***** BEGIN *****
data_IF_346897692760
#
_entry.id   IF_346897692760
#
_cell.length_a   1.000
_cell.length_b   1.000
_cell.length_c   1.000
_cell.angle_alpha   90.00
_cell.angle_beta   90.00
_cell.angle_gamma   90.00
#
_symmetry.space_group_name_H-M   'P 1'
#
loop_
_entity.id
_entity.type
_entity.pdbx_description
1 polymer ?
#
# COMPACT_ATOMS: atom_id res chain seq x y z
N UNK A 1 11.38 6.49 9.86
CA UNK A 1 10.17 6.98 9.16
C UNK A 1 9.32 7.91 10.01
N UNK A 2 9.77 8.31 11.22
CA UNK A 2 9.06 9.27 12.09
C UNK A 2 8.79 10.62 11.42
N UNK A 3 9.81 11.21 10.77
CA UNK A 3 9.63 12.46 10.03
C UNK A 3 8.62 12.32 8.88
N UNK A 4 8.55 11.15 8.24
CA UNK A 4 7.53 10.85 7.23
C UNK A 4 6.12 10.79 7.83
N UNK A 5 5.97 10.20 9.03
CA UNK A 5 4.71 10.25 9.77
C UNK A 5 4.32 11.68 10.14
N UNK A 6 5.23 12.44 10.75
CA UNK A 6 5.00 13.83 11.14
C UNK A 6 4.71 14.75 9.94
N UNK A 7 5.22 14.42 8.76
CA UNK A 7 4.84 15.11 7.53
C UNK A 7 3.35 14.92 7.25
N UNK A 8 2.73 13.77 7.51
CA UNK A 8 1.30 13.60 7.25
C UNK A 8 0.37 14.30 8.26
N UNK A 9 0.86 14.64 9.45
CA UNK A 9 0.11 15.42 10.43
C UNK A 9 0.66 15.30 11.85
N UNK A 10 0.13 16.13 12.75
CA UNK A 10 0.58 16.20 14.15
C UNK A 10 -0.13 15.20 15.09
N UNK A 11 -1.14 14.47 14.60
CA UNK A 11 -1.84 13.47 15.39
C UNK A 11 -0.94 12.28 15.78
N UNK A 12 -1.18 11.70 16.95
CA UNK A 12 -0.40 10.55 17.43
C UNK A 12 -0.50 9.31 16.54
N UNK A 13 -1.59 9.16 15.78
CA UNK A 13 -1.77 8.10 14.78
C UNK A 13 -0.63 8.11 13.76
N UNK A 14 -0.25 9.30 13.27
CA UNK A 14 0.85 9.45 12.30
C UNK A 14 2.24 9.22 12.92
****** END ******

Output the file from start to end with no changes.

data_IF_346897692760
#
_entry.id   IF_346897692760
#
_cell.length_a   1.000
_cell.length_b   1.000
_cell.length_c   1.000
_cell.angle_alpha   90.00
_cell.angle_beta   90.00
_cell.angle_gamma   90.00
#
_symmetry.space_group_name_H-M   'P 1'
#
loop_
_entity.id
_entity.type
_entity.pdbx_description
1 polymer ?
#
# COMPACT_ATOMS: atom_id res chain seq x y z
N UNK A 1 11.38 6.49 9.86
CA UNK A 1 10.17 6.98 9.16
C UNK A 1 9.32 7.91 10.01
N UNK A 2 9.77 8.31 11.22
CA UNK A 2 9.06 9.27 12.09
C UNK A 2 8.79 10.62 11.42
N UNK A 3 9.81 11.21 10.77
CA UNK A 3 9.63 12.46 10.03
C UNK A 3 8.62 12.32 8.88
N UNK A 4 8.55 11.15 8.24
CA UNK A 4 7.53 10.85 7.23
C UNK A 4 6.12 10.79 7.83
N UNK A 5 5.97 10.20 9.03
CA UNK A 5 4.71 10.25 9.77
C UNK A 5 4.32 11.68 10.14
N UNK A 6 5.23 12.44 10.75
CA UNK A 6 5.00 13.83 11.14
C UNK A 6 4.71 14.75 9.94
N UNK A 7 5.22 14.42 8.76
CA UNK A 7 4.84 15.11 7.53
C UNK A 7 3.35 14.92 7.25
N UNK A 8 2.73 13.77 7.51
CA UNK A 8 1.30 13.60 7.25
C UNK A 8 0.37 14.30 8.26
N UNK A 9 0.86 14.64 9.45
CA UNK A 9 0.11 15.42 10.43
C UNK A 9 0.66 15.30 11.85
N UNK A 10 0.13 16.13 12.75
CA UNK A 10 0.58 16.20 14.15
C UNK A 10 -0.13 15.20 15.09
N UNK A 11 -1.14 14.47 14.60
CA UNK A 11 -1.84 13.47 15.39
C UNK A 11 -0.94 12.28 15.78
N UNK A 12 -1.18 11.70 16.95
CA UNK A 12 -0.40 10.55 17.43
C UNK A 12 -0.50 9.31 16.54
N UNK A 13 -1.59 9.16 15.78
CA UNK A 13 -1.77 8.10 14.78
C UNK A 13 -0.63 8.11 13.76
N UNK A 14 -0.25 9.30 13.27
CA UNK A 14 0.85 9.45 12.30
C UNK A 14 2.24 9.22 12.92